Elastic materials, when subjected to a suddenly applied loading state held constant thereafter, respond instantaneously with a state of deformation which remains constant. On the other hand, Newtonian viscous fluids respond to a suddenly applied state of uniform shear stress by a steady flow process. However, there exist materials for which any suddenly applied and maintained state of uniform stress produces an instantaneous deformation followed by a flow process which might or might not be limited in magnitude as time grows. Such materials exhibit both instantaneous elasticity effects and creep characteristics. Obviously, such a behavior cannot be described by either an elasticity theory or a viscosity theory only but it combines features of each. The most interesting examples of such materials are polymers, which can display all the intermediate range of properties (glassy, brittle solid or an elastic rubber or a viscous liquid) depending on temperature and the experimentally chosen time scale. Such materials are said to possess memories.
Many scientists, such as Maxwell, Kelvin, Voigt, and Boltzmann, have contributed in modeling these phenomena. Boltzmann, in 1874, supplied the first formulation of a three-dimensional theory of isotropic viscoelasticity. He elaborated the model of a “linear” viscoelastic solid on a basic assumption which states that at any (fixed) point x of the body, the stress at any time t depends on the strain at all the proceeding times. In addition, if the strain at all preceding times is in the same direction, then the effect is to decrease the corresponding stress. The influence of a previous strain on the stress depends on the time elapsed since that strain occurred and is weaker than those strains that occurred long ago. Such properties make the model of solid, elaborated by Boltzmann, a material with (fading) memory. These memory effects are expressed by the dependence on the deformation gradient. Therefore, for these “viscoelastic” materials, the stress at each point and at each instant does not depend only on the present value of the deformation gradient but on the entire temporal prehistory of the motion. In addition, Boltzmann made the assumption that a superposition of the influence of previous strains holds, which means that the stress-strain relation is linear. Mathematically, this is interpreted by the time convolution of a “relaxation” function with the Laplacian of the solution. As a consequence, a subtle damping effect is produced. The types of equations we intend to discuss in this chapter are of the form:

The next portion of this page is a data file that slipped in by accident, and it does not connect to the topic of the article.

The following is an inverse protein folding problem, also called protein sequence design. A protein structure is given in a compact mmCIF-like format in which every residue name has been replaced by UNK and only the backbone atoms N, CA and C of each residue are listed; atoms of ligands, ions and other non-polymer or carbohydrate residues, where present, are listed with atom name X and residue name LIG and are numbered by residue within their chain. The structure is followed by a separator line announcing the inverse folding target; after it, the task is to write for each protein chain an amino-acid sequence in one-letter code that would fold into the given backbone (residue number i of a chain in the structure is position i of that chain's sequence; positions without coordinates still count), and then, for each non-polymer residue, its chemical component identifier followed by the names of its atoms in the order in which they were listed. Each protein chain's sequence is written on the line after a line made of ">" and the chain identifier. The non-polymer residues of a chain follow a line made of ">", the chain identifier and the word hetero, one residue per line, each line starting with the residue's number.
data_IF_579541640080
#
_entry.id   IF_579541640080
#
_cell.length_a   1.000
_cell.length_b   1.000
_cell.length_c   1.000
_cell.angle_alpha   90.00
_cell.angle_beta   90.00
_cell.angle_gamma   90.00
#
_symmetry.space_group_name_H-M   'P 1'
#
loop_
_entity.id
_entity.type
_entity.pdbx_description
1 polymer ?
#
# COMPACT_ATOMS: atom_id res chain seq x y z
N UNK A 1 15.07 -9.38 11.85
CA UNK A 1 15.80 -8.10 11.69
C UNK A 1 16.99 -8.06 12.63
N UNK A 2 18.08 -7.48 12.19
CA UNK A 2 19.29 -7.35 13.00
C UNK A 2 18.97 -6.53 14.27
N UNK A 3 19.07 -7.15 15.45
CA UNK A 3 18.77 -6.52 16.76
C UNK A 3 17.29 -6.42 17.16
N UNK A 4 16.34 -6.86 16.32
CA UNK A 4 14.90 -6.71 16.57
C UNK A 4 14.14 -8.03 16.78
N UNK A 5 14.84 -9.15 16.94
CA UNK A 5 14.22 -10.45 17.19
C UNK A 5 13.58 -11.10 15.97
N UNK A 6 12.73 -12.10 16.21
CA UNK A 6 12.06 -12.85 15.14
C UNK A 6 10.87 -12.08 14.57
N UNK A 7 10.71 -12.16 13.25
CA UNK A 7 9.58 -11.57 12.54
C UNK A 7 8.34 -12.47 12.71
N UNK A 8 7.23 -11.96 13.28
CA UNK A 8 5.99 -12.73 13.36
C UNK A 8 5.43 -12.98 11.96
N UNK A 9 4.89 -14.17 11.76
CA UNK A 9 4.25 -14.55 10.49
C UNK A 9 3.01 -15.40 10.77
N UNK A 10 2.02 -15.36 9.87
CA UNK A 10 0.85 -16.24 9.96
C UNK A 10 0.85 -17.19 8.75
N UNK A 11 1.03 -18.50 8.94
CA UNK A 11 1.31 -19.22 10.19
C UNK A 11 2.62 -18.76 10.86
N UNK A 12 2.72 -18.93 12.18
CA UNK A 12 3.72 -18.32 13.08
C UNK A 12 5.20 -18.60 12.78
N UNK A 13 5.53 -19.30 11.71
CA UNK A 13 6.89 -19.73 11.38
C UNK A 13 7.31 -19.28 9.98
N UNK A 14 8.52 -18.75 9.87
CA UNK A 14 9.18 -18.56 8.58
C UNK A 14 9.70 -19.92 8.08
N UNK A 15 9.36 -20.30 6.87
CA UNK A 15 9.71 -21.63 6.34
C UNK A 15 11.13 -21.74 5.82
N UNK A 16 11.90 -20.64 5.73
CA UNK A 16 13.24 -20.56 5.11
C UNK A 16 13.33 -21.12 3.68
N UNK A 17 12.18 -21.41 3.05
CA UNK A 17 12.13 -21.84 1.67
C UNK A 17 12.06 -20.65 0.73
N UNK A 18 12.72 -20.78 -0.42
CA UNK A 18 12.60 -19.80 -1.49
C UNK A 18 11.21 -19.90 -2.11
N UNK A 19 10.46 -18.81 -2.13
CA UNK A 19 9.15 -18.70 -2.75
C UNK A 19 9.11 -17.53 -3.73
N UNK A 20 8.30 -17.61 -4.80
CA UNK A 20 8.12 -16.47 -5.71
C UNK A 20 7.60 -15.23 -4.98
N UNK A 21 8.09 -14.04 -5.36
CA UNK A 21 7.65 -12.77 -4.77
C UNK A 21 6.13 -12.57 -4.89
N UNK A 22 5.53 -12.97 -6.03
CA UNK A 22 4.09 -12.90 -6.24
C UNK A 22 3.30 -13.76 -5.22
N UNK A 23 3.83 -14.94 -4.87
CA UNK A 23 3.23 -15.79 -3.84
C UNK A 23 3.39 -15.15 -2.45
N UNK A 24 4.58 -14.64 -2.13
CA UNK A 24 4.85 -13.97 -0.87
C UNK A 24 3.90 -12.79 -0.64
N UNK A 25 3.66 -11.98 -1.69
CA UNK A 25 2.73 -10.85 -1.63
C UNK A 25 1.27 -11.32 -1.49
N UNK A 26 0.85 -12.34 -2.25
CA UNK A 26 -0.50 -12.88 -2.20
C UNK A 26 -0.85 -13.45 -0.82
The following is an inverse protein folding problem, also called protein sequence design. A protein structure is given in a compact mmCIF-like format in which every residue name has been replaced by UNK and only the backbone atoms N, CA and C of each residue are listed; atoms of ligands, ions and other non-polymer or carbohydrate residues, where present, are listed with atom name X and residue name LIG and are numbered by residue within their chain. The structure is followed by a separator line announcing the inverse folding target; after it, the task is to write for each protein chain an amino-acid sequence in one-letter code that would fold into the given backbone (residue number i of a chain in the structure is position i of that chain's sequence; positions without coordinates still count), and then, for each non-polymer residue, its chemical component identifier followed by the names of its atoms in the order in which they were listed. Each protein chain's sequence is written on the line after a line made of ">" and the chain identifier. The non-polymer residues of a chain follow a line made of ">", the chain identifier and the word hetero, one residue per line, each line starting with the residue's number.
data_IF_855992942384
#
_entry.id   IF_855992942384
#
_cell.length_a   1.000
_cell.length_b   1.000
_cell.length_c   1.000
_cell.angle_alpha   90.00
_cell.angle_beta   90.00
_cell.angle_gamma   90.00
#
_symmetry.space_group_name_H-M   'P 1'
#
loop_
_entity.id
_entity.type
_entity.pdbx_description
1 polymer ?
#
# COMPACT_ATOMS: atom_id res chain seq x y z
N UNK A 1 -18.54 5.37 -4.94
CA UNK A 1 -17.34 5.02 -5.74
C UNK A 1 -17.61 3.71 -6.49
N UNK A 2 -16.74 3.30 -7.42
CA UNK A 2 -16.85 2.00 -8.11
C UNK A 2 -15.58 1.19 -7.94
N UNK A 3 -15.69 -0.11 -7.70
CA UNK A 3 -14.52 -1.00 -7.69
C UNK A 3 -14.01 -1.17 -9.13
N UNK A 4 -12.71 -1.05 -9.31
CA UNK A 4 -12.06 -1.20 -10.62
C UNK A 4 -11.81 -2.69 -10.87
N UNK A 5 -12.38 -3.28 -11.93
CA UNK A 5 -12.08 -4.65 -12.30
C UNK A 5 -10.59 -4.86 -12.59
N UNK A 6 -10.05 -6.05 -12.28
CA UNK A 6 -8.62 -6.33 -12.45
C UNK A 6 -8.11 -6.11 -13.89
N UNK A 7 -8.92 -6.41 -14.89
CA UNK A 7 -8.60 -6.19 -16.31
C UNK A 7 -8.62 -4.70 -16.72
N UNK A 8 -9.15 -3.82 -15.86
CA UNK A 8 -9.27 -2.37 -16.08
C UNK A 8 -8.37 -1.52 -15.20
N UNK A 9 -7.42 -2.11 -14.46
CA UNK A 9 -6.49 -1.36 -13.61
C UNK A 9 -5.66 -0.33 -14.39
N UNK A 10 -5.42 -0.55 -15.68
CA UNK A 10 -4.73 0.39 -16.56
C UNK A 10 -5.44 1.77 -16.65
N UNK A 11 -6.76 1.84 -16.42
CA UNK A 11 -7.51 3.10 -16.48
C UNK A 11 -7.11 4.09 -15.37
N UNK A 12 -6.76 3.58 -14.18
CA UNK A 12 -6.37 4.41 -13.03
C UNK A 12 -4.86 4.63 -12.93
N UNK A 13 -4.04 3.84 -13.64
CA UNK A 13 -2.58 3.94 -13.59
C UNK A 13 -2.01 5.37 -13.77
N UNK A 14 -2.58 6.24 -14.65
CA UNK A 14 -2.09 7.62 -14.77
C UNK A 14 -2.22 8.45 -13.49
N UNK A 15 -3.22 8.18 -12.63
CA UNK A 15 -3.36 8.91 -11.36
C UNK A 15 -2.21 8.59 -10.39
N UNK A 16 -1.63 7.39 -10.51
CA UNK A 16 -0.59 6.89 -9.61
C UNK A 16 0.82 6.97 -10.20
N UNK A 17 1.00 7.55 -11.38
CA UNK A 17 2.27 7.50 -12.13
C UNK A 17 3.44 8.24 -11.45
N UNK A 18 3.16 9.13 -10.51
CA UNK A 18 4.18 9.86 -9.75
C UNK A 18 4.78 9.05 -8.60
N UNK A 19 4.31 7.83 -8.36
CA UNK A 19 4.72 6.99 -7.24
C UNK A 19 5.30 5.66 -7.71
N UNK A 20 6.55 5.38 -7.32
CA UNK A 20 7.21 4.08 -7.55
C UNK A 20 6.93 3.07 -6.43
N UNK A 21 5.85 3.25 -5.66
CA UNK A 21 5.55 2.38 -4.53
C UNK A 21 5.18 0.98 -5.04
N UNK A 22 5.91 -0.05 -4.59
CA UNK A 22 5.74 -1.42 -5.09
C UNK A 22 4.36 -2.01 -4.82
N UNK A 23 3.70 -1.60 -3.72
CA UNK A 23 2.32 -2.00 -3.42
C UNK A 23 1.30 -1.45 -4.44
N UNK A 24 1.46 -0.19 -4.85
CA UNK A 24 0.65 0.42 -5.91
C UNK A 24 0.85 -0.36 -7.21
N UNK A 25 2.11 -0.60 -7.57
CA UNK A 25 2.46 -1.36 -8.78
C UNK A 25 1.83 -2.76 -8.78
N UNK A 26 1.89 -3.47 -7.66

where Ω is a bounded domain with regular boundary, g is a nonincreasing positive function, referred to as the relaxation function which describes the viscoelastic material in consideration, f is an external force, and u(x, t) is the position of a point x “in the reference configuration” at a time t.
In early 1970s, Dafermos [1, 2] discussed a one-dimensional viscoelastic model, where he proved, for smooth monotonically decreasing relaxation functions, various existence and asymptotic stability results. However, no rate of decay has been given. After that, viscoelastic problems have attracted the attention of many researchers and many results of existence and long-time behavior have been established. To the best of our knowledge, the first work that studied the uniform decay of solutions was presented by Dassios and Zafirapoulos . In their work, Dassios and Zafirapoulos presented a viscoelastic problem in ℝ3 and proved a polynomial decay for exponentially decaying kernels. In 1994, Muñoz Rivera  considered, in ℝn and in bounded domains, equations for linear isotropic homogeneous viscoelastic solids, with exponentially decaying memory kernels and showed that, in the absence of body forces, solutions decay exponentially for the bounded-domain case, whereas, for the whole space case, the decay is of a polynomial rate. After that, Cabanillas and Muñoz Rivera  studied problems, where the kernels are of algebraic (but not exponential) decay rates and showed that the decay of solutions is algebraic at a rate which can be determined by the rate of the decay of the relaxation function and the regularity of solutions. This result was later improved by Barreto et al. , where equations related to linear viscoelastic plates were treated. For viscoelastic systems with localized frictional dampings, Cavalcanti et al.  considered the following problem: